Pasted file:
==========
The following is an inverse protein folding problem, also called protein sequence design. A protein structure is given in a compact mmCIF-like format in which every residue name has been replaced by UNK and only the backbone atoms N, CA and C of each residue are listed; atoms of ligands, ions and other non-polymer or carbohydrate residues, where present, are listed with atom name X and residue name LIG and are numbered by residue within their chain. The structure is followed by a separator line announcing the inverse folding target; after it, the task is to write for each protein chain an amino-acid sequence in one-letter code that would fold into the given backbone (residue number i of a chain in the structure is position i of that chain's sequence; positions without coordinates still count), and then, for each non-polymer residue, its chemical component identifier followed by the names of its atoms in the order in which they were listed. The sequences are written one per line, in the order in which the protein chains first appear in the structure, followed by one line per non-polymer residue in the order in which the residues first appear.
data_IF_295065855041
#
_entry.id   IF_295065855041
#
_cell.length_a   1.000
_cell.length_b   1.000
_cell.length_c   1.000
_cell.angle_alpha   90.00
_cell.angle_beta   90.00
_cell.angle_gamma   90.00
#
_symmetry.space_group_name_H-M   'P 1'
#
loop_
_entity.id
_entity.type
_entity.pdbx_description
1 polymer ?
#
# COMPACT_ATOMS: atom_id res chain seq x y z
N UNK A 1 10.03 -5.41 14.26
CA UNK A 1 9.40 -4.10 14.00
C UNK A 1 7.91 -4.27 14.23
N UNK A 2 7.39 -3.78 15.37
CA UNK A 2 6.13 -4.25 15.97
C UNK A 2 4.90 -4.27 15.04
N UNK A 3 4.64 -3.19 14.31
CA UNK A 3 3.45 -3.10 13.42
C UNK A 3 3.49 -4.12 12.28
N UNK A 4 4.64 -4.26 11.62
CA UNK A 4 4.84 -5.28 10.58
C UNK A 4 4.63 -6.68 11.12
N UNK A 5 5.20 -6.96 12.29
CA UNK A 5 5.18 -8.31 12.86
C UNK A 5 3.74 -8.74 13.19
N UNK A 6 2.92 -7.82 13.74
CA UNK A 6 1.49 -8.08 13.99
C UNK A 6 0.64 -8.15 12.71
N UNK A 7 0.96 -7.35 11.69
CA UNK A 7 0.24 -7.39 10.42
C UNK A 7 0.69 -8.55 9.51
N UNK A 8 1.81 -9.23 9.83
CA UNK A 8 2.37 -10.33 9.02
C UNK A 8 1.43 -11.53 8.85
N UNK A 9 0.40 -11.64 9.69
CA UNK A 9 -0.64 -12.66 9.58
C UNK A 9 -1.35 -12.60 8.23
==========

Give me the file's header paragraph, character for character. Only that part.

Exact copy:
The following is an inverse protein folding problem, also called protein sequence design. A protein structure is given in a compact mmCIF-like format in which every residue name has been replaced by UNK and only the backbone atoms N, CA and C of each residue are listed; atoms of ligands, ions and other non-polymer or carbohydrate residues, where present, are listed with atom name X and residue name LIG and are numbered by residue within their chain. The structure is followed by a separator line announcing the inverse folding target; after it, the task is to write for each protein chain an amino-acid sequence in one-letter code that would fold into the given backbone (residue number i of a chain in the structure is position i of that chain's sequence; positions without coordinates still count), and then, for each non-polymer residue, its chemical component identifier followed by the names of its atoms in the order in which they were listed. The sequences are written one per line, in the order in which the protein chains first appear in the structure, followed by one line per non-polymer residue in the order in which the residues first appear.